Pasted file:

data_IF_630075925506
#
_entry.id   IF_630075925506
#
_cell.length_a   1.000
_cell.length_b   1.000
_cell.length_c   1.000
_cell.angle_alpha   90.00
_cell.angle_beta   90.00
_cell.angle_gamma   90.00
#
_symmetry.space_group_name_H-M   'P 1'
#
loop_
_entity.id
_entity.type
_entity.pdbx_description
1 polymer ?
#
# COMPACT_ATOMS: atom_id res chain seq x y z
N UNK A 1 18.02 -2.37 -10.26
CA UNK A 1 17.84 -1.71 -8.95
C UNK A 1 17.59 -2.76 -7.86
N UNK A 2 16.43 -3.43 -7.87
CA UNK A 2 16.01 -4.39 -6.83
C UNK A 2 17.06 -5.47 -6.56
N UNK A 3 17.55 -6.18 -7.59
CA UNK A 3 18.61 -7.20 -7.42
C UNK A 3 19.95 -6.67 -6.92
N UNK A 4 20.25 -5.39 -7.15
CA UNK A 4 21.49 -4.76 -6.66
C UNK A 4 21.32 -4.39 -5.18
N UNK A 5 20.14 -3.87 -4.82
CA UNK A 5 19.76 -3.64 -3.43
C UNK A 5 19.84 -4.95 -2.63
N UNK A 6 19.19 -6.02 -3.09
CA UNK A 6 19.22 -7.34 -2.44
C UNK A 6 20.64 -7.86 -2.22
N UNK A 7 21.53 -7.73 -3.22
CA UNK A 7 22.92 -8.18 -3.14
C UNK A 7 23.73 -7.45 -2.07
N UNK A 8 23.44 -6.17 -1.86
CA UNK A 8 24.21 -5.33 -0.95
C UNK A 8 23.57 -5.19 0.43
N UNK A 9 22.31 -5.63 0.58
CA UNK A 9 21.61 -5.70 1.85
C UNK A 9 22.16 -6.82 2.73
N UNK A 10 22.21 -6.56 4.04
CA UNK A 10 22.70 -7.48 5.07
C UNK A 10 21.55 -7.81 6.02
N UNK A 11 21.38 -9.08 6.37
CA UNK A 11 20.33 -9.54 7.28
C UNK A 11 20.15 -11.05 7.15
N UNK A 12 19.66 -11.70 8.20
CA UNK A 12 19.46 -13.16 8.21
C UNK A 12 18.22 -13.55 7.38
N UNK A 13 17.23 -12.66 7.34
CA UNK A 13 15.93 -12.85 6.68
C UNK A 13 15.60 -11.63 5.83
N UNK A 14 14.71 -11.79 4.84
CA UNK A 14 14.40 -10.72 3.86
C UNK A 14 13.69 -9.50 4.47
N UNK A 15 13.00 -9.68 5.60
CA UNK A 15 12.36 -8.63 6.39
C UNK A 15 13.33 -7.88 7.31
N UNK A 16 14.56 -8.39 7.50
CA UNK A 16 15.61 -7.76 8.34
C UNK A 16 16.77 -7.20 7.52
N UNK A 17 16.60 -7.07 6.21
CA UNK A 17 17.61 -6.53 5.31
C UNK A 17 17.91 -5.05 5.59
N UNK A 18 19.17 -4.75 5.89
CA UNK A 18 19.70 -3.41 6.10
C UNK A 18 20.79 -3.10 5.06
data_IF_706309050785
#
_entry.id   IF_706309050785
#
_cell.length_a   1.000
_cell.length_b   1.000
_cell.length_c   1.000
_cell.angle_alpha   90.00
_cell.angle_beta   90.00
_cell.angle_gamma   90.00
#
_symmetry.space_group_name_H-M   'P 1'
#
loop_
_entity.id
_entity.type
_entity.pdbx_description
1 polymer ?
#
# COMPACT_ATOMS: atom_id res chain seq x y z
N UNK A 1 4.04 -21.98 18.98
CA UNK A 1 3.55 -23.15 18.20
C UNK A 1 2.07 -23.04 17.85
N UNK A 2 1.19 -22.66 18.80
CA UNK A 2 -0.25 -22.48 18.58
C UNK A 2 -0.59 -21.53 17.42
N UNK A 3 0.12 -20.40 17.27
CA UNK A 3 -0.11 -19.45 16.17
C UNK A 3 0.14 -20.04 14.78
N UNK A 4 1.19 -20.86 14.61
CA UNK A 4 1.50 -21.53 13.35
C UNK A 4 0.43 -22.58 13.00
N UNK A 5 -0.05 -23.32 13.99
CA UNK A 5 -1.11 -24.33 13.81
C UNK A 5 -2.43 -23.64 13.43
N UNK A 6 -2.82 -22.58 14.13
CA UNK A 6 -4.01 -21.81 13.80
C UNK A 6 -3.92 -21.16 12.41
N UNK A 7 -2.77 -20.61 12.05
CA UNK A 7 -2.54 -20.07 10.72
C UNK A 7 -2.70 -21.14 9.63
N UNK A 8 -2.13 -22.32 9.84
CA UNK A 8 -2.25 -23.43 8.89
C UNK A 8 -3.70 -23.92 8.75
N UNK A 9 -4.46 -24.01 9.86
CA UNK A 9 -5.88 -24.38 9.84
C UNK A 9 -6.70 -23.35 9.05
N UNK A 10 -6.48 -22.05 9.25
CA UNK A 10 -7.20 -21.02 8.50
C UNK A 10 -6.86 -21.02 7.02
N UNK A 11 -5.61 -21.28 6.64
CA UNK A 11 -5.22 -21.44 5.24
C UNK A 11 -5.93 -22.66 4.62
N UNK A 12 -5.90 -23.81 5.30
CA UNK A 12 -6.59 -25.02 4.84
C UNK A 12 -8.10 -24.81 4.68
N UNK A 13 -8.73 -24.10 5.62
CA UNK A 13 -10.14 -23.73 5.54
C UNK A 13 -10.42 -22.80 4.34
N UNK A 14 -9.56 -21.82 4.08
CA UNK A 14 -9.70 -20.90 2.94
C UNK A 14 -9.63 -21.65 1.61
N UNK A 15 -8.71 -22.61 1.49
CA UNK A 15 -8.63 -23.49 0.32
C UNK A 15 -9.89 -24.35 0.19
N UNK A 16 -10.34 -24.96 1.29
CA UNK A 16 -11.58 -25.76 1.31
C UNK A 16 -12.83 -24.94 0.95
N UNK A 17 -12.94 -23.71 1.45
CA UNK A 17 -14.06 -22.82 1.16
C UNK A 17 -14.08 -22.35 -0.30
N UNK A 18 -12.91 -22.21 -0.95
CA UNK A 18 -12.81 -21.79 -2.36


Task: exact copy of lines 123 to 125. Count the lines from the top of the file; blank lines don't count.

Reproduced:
CA UNK A 10 -7.20 -21.02 8.50
C UNK A 10 -6.86 -21.02 7.02
N UNK A 11 -5.61 -21.28 6.64